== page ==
Graphic Design in Brand Inclusivity

Graphic Design in Brand Inclusivity

Inclusive brands are brands which attempt to connect to a large audience through an emotional connection. Rather than considering these brands rationally, consumers have an emotional connection to them similar to their favorite cultural icons. Examples are brands such as Nike and Google, which have moved from the rational world to the emotional world in the consumer’s mind. This emotional reaction causes consumers to pick this brand over others.

How does graphic design impact inclusive brands?

White target logo on a red background.

Graphic design is directly linked to brand identity, which is the identity of a brand as perceived by the consumer. For example, Target has emphasized the color red in all aspects of their brand, creating an immediate association between Target and the color red. Color has been tied to brand identity through intense repetition. This Target red is repeated throughout their stores, from the carts, to the concrete balls, to the bags, the aisle signs, the walls, the checkout lines, and their savings app. This color consistency creates a feeling of reliability and familiarity between the consumer and the brand, because the consumer knows what to expect from Target.

As well as establishing a clear brand identity through color, Target carefully considered the design of their storefronts. Target used to take a universal approach to the idea of inclusivity when designing their stores. They wanted all of their stores to look and feel the same, so that a customer would feel a familiarity any time they walked into a Target. The storefronts all looked relatively similar, with a big neon Target sign, and similar layouts. They wanted to communicate inclusivity through affordability, so the design of these stores reflected the aesthetics of an affordable, universal model. However, Target has recently begun to update its idea of inclusivity through design, by creating a variety in their newer storefronts. These new stores are catered towards the aesthetics of the community, while still fitting within the Target brand. New stores opened in Houston and New York are both recognizable as Target stores, but look quite different from each other because they reflect the aesthetics of their location (Target Corporate). Additionally, Target plans to start opening small stores which are suited to the needs of urban neighborhoods and college campuses. Due to the smaller size, these stores will have a different design, which is catered towards the most important aspect of a Target. Since the brand is so iconic and recognizable through its use of visual repetition of color, Target has the flexibility to be inclusive through recognizing differences, rather than through a one size fits all model.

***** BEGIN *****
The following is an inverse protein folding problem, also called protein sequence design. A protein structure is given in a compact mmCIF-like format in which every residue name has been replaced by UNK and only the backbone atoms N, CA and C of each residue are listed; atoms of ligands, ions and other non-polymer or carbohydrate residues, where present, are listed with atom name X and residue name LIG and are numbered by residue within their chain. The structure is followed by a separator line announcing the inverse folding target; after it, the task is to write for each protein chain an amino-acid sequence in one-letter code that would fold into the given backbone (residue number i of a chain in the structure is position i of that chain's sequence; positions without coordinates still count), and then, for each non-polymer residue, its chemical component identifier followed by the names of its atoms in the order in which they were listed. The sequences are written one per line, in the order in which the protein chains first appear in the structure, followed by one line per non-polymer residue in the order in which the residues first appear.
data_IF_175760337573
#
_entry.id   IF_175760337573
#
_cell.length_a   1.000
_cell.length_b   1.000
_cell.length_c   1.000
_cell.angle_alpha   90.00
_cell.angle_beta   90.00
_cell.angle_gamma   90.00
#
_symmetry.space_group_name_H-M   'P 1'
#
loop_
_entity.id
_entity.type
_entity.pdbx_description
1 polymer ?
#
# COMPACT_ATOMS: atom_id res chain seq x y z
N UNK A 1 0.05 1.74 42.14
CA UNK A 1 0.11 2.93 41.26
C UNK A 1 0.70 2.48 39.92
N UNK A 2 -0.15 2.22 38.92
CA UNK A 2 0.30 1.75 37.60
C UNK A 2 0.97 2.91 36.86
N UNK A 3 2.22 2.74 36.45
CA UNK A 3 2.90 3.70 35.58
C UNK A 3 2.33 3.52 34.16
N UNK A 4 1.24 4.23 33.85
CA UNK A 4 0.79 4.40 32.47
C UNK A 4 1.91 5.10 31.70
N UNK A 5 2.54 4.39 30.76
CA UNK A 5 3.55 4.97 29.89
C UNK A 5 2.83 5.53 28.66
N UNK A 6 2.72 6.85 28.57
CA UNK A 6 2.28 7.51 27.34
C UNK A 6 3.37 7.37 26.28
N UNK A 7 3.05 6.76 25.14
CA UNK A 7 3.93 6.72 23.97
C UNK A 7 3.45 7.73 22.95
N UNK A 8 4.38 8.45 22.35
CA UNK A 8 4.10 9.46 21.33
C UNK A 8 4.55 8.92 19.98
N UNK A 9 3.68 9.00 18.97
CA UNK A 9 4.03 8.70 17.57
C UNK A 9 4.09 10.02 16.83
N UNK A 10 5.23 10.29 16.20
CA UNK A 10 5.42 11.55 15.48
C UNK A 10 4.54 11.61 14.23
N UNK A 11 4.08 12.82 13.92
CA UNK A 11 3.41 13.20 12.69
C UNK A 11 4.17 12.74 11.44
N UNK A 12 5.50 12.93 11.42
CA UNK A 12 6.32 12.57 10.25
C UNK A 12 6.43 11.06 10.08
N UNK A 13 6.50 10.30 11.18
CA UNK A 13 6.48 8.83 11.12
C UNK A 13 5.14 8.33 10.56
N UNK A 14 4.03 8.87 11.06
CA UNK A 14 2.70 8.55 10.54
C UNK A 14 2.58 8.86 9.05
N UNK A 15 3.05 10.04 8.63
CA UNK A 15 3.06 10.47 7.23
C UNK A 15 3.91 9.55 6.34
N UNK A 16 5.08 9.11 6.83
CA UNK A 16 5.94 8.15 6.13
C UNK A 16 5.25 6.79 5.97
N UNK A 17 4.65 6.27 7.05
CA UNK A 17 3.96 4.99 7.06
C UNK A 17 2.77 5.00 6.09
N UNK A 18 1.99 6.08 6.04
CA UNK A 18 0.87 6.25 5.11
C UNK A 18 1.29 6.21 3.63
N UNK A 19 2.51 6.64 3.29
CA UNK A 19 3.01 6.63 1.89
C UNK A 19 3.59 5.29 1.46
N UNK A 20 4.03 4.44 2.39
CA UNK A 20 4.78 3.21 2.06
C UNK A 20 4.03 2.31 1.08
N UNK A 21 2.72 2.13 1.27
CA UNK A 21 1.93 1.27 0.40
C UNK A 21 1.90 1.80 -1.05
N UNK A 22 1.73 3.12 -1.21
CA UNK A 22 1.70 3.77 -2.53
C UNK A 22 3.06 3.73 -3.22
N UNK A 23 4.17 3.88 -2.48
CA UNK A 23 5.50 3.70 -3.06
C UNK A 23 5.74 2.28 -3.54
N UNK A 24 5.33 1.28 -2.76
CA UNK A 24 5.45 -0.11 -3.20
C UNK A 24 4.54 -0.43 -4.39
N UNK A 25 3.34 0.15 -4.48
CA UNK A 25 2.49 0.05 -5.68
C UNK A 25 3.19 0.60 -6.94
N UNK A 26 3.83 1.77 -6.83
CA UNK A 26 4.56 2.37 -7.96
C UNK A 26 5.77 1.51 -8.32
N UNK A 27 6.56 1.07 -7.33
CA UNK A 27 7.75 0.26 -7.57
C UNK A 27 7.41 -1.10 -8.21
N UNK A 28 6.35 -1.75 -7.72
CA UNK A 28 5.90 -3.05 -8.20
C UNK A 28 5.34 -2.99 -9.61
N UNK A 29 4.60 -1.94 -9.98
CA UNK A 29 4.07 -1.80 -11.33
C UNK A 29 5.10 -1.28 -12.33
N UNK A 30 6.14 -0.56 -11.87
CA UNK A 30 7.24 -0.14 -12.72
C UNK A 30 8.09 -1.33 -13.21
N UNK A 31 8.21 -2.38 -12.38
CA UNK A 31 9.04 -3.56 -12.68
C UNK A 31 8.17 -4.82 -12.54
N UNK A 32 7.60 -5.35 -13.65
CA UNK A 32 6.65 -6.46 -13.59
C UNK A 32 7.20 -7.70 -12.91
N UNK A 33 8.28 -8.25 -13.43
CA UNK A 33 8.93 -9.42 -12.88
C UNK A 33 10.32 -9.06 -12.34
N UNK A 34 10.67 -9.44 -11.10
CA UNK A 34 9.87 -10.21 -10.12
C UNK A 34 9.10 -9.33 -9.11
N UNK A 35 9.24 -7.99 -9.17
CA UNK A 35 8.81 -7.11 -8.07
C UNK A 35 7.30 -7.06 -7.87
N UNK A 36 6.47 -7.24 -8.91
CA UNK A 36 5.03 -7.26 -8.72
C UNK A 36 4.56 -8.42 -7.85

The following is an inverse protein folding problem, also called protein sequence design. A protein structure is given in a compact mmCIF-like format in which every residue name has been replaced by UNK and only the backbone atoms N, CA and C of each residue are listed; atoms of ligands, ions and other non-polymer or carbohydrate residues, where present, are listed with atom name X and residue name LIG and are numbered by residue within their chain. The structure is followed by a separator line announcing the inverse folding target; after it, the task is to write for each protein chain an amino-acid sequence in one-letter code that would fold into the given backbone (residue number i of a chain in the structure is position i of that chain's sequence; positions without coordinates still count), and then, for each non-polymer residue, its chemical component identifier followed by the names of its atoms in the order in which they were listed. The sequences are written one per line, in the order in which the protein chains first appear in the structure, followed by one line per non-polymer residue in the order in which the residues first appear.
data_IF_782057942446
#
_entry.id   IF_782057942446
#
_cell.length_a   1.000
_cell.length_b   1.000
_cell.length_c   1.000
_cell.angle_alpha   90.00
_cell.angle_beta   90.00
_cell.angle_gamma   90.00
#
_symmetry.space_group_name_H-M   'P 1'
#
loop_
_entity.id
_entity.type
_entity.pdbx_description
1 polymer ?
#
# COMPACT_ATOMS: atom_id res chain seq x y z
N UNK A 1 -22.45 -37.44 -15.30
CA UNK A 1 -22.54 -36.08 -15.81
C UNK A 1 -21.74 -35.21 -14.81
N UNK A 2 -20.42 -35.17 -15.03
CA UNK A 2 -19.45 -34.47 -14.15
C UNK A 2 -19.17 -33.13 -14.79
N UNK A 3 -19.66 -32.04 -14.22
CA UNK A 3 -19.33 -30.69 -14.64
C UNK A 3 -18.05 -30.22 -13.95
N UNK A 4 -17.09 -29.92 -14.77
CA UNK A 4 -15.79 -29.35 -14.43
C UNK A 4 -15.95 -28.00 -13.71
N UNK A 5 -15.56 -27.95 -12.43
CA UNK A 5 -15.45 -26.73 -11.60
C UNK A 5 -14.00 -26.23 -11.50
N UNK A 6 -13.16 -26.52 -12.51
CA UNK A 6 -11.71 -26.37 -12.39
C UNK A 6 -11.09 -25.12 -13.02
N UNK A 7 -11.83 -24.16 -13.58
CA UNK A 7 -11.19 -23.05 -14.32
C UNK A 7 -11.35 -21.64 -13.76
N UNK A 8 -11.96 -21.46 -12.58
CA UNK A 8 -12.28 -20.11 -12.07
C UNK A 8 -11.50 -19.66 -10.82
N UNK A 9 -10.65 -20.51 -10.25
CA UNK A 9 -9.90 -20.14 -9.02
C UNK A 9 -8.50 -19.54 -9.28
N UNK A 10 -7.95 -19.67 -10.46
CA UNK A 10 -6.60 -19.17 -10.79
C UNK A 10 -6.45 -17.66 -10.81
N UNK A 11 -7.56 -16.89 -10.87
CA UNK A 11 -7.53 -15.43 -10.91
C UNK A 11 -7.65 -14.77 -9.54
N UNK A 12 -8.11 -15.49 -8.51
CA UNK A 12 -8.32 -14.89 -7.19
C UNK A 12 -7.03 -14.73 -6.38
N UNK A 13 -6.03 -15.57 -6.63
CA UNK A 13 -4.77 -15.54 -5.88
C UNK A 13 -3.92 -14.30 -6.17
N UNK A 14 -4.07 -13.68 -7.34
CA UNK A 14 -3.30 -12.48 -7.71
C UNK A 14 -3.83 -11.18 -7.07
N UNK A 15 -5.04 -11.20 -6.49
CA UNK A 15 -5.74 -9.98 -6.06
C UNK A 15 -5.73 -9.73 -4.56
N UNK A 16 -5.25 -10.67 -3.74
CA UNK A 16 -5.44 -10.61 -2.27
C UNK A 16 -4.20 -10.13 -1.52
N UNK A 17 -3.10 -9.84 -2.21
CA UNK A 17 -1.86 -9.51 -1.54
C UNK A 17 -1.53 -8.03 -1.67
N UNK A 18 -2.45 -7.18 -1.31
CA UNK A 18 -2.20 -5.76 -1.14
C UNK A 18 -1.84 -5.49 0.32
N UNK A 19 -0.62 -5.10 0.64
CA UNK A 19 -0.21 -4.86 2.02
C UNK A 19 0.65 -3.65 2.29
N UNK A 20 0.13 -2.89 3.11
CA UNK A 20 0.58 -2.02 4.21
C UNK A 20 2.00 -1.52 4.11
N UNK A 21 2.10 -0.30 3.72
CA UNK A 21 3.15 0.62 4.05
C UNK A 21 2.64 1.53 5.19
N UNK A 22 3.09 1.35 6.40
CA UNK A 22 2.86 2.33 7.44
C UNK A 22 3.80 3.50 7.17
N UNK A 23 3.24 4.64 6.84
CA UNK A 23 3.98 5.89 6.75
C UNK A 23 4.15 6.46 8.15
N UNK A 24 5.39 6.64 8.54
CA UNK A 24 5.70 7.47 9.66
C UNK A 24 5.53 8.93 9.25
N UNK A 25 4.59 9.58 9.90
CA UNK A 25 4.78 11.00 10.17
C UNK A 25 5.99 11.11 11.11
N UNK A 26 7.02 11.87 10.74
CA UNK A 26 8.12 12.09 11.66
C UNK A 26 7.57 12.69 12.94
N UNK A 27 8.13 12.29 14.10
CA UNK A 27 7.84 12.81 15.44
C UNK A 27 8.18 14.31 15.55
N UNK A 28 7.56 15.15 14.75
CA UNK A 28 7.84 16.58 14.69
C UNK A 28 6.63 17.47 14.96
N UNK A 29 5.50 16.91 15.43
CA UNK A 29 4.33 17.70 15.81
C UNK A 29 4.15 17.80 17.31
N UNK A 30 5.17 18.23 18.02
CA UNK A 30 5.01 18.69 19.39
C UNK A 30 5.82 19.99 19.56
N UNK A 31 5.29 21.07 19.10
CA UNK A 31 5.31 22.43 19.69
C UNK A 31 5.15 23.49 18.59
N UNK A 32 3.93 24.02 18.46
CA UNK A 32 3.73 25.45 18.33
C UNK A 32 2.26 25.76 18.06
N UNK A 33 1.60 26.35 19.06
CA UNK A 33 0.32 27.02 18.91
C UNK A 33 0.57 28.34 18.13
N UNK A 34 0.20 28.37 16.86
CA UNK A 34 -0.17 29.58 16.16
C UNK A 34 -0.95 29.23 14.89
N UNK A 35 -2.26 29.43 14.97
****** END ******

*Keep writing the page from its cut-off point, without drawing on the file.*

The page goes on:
Increasing inclusivity through updates

One of the greatest challenges when designing for a brand is updating the brand, without damaging the brand identity. Brands need to update in order to evolve and increase inclusivity. For example, the trend recently has been for brands to change their logos to sans serif type in an attempt to accommodate various screen sizes and resolutions. According to designer Jon Tarr, a simpler design translates much better when the size is reduced than a complex design, which becomes indiscernible in a smaller size. Thus, the trend has been to update brands to simplified logos. This can help promote inclusivity, making the design more legible, and therefore more accessible. However, updates such as these logos must be carefully considered, so that the recognizable aesthetics of the brand, which tie into its identity, are not lost.

Old serif google logo next to the new sans serif google logo